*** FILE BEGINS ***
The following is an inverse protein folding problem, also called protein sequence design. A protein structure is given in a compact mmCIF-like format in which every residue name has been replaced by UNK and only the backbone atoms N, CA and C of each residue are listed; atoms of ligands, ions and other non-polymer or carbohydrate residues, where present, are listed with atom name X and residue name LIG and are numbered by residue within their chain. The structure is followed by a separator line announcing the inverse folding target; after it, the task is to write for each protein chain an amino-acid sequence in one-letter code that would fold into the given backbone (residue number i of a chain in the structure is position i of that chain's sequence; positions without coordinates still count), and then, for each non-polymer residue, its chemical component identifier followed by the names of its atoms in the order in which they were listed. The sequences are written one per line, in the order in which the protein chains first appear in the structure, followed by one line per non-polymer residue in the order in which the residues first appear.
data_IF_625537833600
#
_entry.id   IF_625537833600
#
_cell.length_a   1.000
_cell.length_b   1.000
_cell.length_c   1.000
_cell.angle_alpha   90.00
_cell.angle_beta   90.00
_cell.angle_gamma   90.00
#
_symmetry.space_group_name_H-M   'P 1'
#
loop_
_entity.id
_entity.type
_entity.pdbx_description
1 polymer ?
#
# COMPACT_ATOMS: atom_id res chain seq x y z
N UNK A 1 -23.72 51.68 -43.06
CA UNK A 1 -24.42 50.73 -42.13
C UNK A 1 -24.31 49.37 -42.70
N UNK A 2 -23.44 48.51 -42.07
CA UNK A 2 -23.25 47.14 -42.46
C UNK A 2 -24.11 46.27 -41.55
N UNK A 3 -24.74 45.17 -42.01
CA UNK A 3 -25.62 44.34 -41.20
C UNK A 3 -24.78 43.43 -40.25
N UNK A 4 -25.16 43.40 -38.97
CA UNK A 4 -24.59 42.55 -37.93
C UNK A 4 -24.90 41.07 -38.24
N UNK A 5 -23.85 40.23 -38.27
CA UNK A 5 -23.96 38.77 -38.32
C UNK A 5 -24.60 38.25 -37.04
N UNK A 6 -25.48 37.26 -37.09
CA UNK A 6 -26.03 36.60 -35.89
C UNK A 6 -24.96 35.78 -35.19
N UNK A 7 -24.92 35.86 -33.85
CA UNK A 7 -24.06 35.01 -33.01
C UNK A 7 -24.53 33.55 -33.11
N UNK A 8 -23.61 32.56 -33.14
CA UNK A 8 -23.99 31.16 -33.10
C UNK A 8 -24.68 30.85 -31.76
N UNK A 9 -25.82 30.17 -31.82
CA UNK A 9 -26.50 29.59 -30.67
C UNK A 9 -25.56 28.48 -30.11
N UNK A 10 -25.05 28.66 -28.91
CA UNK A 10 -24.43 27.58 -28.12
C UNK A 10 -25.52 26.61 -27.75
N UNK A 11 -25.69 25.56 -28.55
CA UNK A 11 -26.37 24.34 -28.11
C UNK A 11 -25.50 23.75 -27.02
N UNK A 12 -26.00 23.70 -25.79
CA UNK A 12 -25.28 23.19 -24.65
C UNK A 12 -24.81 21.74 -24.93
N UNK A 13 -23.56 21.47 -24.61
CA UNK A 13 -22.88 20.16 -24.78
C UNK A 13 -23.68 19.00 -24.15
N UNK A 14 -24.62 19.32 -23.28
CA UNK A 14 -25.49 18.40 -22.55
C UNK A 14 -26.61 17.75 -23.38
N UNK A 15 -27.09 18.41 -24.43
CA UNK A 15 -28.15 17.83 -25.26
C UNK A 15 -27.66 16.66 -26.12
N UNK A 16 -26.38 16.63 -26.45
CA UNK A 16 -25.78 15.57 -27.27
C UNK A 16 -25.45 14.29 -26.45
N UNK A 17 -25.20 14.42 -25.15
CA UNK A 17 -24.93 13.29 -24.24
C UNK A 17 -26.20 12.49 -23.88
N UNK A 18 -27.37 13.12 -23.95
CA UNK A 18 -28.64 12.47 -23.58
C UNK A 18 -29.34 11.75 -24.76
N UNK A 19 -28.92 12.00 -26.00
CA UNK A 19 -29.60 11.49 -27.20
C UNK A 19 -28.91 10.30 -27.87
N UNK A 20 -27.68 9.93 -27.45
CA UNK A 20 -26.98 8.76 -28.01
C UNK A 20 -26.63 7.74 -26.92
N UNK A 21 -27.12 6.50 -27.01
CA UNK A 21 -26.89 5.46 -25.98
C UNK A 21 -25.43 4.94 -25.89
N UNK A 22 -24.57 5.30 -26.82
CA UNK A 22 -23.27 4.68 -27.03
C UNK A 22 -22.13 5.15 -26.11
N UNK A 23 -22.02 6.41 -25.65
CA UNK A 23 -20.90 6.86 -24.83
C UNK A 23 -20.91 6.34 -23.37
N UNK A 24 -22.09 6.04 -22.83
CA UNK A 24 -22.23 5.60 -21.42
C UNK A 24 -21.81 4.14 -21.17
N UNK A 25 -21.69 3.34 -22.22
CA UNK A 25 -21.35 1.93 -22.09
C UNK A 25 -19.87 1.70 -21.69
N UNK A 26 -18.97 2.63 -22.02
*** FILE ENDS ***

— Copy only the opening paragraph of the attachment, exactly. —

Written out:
The following is an inverse protein folding problem, also called protein sequence design. A protein structure is given in a compact mmCIF-like format in which every residue name has been replaced by UNK and only the backbone atoms N, CA and C of each residue are listed; atoms of ligands, ions and other non-polymer or carbohydrate residues, where present, are listed with atom name X and residue name LIG and are numbered by residue within their chain. The structure is followed by a separator line announcing the inverse folding target; after it, the task is to write for each protein chain an amino-acid sequence in one-letter code that would fold into the given backbone (residue number i of a chain in the structure is position i of that chain's sequence; positions without coordinates still count), and then, for each non-polymer residue, its chemical component identifier followed by the names of its atoms in the order in which they were listed. The sequences are written one per line, in the order in which the protein chains first appear in the structure, followed by one line per non-polymer residue in the order in which the residues first appear.